Markets in Everything – Relief Pitcher Earnings

Randy Newsom, relief pitcher for the Cleveland Indians, is selling 4% of his future major league salary.  There are 2,500 shares in the IPO so each share gets you a claim to 0.0016% of his future salary including bonuses.  Shares sell for $20 each.

Hat tip to Mike Makowsky.   Mike, a rookie GMU PhD on the job market, is also entertaining offers for a share of his future salary.  Mike is feeling rather risk-averse so as an insider, I recommend you buy now.  Mike has a great career ahead of him and this opportunity won’t last long!

Comments

It would be helpful if Makowsky's link weren't gated.

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Is this legally binding? If so, why is this not done more often?

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If this catches on, how long before agents begin negotiating for 'non-bonus payouts' to players?

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Makowsky sells 4 % of his future major league salary. He issues 2,500 shares. Each of the 2,500 shares will get you a claim to 0.0016 % of only 4 % of his future earnings, not 0.0016 % of his TOTAL future earnings. This means that each share will get you only 0.000064 % of his total future earnings. Is that still a recommendation?

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Very good point by Slocum. Also by meter.

I will add that since earnings for sportspersons earnings
does not vary much after a contract has been negotiated,
thus making it analogous to a call option with a shorter
maturity than many people think.

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Where did you guys learn math? 0.000016 * 2,500 = 0.04. So 1 share does in fact earn you 0.0016% of his total salary and 2,500 shares is for a total of 4% of his salary.

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$50,000 raised by selling off 4% of future income. That means the whole system breaks even at a lifetime earnings in the league of $1.25 million, meaning that probably one year of a proper major league contract will pay the whole thing off. Granted, considering that four years out of college, he's still in AA ball... it sounds like a rather risky proposition.

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So if 4% of Newsom's salary is going to be subject to personal income taxes and capital gains taxes, anyone who buys a share is only going to see about 52 cents on the dollar. Am I missing something?

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I think this is not as unusual as it sounds. I've read that golfers starting on the pro tour sometimes have sponsors who cover expenses in exchange for a share of winnings fro some limited time.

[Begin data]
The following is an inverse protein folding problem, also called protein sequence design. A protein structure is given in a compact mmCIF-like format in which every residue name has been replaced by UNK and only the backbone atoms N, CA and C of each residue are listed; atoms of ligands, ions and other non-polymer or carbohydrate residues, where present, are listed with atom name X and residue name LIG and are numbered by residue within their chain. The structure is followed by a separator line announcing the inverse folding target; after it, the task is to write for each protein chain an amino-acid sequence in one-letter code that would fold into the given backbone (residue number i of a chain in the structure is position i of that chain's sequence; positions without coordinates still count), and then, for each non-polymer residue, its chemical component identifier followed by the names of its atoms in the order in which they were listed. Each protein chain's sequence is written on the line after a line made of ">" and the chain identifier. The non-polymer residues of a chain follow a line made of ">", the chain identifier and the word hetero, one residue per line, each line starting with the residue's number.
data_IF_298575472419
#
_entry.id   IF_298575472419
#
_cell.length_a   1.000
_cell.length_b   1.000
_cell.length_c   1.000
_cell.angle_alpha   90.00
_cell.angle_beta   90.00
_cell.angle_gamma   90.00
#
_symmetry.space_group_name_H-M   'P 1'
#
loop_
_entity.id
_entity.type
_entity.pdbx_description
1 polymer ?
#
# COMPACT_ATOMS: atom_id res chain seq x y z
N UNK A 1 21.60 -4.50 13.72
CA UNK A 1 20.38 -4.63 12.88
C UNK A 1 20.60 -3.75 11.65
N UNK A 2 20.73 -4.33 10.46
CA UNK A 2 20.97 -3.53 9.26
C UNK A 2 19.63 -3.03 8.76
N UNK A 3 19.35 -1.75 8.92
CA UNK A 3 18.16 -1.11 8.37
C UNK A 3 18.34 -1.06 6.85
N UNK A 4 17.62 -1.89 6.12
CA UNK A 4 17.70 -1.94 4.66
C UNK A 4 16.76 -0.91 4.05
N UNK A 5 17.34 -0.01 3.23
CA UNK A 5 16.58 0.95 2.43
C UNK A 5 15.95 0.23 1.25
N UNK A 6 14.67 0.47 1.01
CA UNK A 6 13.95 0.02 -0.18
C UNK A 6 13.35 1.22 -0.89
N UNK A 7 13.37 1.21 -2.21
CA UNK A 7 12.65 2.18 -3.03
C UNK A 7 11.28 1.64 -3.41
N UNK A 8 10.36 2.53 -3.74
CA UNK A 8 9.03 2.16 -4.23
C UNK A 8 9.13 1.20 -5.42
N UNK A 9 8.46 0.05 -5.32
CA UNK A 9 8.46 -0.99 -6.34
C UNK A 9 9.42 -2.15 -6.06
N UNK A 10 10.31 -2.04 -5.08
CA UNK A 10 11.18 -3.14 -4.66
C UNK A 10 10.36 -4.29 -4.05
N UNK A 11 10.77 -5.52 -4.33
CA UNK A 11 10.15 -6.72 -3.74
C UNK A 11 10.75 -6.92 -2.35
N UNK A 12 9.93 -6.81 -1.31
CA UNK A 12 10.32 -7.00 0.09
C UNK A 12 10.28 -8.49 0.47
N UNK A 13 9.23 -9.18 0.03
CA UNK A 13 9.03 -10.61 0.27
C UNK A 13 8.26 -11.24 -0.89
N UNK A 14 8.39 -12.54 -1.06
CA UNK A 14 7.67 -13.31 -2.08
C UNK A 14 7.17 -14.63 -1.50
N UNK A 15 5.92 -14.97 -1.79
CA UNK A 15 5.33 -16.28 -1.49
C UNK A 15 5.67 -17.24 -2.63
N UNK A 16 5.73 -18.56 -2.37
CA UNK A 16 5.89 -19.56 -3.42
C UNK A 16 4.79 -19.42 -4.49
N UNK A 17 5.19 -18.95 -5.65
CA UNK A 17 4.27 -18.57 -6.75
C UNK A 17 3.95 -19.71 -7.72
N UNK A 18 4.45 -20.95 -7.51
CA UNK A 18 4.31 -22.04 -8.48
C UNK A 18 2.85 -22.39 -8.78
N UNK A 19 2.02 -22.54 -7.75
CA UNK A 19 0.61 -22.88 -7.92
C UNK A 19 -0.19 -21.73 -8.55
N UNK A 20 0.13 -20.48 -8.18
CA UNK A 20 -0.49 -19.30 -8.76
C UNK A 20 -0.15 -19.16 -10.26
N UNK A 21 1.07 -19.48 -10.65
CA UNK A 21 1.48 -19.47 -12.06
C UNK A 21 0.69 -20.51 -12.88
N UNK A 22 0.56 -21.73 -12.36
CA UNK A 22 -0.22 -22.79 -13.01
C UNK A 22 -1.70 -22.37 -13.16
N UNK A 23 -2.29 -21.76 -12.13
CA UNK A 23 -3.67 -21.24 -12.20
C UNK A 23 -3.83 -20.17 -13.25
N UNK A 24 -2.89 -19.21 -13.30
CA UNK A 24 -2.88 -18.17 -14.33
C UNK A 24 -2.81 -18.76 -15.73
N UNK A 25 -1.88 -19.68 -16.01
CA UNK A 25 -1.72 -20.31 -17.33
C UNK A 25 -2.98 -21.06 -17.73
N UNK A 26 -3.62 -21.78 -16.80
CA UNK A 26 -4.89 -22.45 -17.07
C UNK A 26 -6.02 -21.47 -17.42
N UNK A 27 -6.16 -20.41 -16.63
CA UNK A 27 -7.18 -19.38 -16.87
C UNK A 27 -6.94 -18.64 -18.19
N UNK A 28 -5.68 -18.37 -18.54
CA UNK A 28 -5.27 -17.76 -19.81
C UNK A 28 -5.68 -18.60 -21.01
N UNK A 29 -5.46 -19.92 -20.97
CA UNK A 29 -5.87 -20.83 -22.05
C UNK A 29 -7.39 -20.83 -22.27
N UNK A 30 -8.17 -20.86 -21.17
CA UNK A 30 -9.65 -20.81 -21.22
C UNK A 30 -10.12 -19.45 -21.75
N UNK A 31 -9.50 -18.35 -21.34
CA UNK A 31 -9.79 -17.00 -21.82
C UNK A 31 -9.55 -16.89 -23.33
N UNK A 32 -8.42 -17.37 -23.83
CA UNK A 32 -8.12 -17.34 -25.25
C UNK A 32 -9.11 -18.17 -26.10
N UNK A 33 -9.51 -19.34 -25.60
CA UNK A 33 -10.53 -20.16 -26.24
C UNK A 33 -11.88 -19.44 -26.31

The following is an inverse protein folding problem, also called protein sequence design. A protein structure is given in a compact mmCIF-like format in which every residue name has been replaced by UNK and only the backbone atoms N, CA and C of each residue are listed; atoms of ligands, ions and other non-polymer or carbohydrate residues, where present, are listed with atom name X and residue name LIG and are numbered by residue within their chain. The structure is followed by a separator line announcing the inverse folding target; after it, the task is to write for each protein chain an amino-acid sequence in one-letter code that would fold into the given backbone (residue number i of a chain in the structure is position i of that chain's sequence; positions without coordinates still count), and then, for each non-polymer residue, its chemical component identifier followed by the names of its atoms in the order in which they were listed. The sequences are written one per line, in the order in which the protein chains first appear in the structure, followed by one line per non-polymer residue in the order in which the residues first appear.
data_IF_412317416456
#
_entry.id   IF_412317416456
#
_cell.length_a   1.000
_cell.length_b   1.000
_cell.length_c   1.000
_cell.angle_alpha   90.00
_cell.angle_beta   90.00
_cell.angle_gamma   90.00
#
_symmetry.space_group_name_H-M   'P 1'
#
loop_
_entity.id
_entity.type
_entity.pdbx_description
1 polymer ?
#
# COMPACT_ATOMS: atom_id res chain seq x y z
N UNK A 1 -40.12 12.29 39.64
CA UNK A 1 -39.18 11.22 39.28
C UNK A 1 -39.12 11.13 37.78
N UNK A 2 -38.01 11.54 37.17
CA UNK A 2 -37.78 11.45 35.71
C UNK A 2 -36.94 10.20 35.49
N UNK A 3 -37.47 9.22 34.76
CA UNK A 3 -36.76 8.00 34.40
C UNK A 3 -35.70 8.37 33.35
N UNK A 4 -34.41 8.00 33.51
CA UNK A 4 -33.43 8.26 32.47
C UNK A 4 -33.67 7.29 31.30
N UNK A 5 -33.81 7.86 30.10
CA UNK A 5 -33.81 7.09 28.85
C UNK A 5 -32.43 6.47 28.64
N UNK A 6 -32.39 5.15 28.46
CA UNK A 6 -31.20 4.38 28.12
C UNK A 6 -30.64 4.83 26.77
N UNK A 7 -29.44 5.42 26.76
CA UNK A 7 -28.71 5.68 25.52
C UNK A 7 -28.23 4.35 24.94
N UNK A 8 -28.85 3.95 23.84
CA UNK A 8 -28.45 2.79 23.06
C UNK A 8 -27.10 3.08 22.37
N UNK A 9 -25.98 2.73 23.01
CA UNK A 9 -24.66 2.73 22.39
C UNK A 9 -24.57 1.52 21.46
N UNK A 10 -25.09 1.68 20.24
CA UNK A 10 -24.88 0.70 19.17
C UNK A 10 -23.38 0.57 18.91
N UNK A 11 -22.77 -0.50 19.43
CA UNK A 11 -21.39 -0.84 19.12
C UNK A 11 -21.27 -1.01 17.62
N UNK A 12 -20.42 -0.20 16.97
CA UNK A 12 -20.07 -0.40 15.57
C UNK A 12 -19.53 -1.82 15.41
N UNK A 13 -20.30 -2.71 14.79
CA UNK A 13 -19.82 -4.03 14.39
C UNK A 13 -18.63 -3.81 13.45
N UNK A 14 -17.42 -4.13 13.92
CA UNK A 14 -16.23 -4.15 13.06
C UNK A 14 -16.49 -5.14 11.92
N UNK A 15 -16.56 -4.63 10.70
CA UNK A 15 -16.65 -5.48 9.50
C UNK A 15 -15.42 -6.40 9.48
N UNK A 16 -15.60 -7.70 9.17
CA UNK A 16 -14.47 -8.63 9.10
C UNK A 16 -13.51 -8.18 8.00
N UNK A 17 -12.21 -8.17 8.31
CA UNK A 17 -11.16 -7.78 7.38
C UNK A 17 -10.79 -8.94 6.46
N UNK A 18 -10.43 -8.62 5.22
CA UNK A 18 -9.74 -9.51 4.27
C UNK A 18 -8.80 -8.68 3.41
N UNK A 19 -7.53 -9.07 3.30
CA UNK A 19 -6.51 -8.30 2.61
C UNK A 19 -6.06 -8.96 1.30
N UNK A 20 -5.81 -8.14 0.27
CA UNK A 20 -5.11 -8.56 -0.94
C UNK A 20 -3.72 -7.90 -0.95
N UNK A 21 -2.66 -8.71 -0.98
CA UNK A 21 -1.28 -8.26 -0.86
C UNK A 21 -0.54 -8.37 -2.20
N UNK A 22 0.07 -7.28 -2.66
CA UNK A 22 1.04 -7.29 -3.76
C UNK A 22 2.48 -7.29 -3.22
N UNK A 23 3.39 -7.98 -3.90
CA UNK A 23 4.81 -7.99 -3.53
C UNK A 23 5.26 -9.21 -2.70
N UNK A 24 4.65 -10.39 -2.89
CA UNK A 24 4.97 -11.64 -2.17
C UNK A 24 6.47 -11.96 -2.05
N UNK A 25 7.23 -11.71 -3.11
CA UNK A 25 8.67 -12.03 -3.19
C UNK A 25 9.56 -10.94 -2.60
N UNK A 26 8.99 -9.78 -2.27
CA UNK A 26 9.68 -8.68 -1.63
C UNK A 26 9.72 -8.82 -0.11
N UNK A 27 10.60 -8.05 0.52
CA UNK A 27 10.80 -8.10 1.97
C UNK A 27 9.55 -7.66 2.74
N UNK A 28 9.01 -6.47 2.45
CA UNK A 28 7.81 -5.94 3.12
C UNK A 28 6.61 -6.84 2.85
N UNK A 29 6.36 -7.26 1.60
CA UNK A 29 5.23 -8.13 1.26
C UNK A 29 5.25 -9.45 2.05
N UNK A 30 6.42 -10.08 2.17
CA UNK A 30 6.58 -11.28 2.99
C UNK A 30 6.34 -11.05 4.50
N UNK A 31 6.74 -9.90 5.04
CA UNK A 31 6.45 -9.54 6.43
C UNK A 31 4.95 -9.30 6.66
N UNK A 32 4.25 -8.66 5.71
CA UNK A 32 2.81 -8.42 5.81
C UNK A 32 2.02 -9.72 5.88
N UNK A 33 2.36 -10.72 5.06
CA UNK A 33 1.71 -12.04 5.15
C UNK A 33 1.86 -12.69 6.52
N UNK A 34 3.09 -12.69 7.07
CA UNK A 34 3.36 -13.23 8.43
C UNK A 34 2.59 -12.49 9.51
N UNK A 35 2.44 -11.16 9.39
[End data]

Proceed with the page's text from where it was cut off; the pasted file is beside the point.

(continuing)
I know a man who was asked to invest $5000 in launching the career of a talented local country singer who hoped to make it big in Nashville. He thought it too risky.

Garth Brooks.

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Mike Huben,

E-mail me. I'm all ears. I've wanted to sell for a long time, but I haven't looked into the legality. Actually, I wanted to start a business where people could buy and sell claims to the benefits of others, but I'm too lazy to do anything about it.

Anyway...

Mike, let me make the first offer. You can have all my future benefits for 95% of all my past and future contributions, plus 95% of my employers' contributions. You'll pay me biweekly, and I'll pay you when I start collecting.

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I've wondered if a way to supplement public school teachers salaries would be to give them "stock options" on the future earnings of their pupils.

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I've wondered the same as Steve D. The only sticking point is that these children are not old enough to sign away part of their future salary, though their parents could. This would be an important feature of a free market school system.

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A HUGE future possibility seems to be in funding college. How much would .0015% of a future lawyer's salary be worth to you?

My uncle offered to do this 25 years ago. He suggested paying for ivy league tuition in exchange for a percentage of my future salary.

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Double-A right handed reliever? Pass. If he was a lefty, my recommendation would be STRONG BUY

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I bought a share. I'm not necessarily expecting it to be a great deal, but I just think it's a really cool idea. And hey, it's only $24.

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Don't neglect the value of the fun of the investment. It was worth the price of a share to be in on it, win or lose.

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thank you for this information

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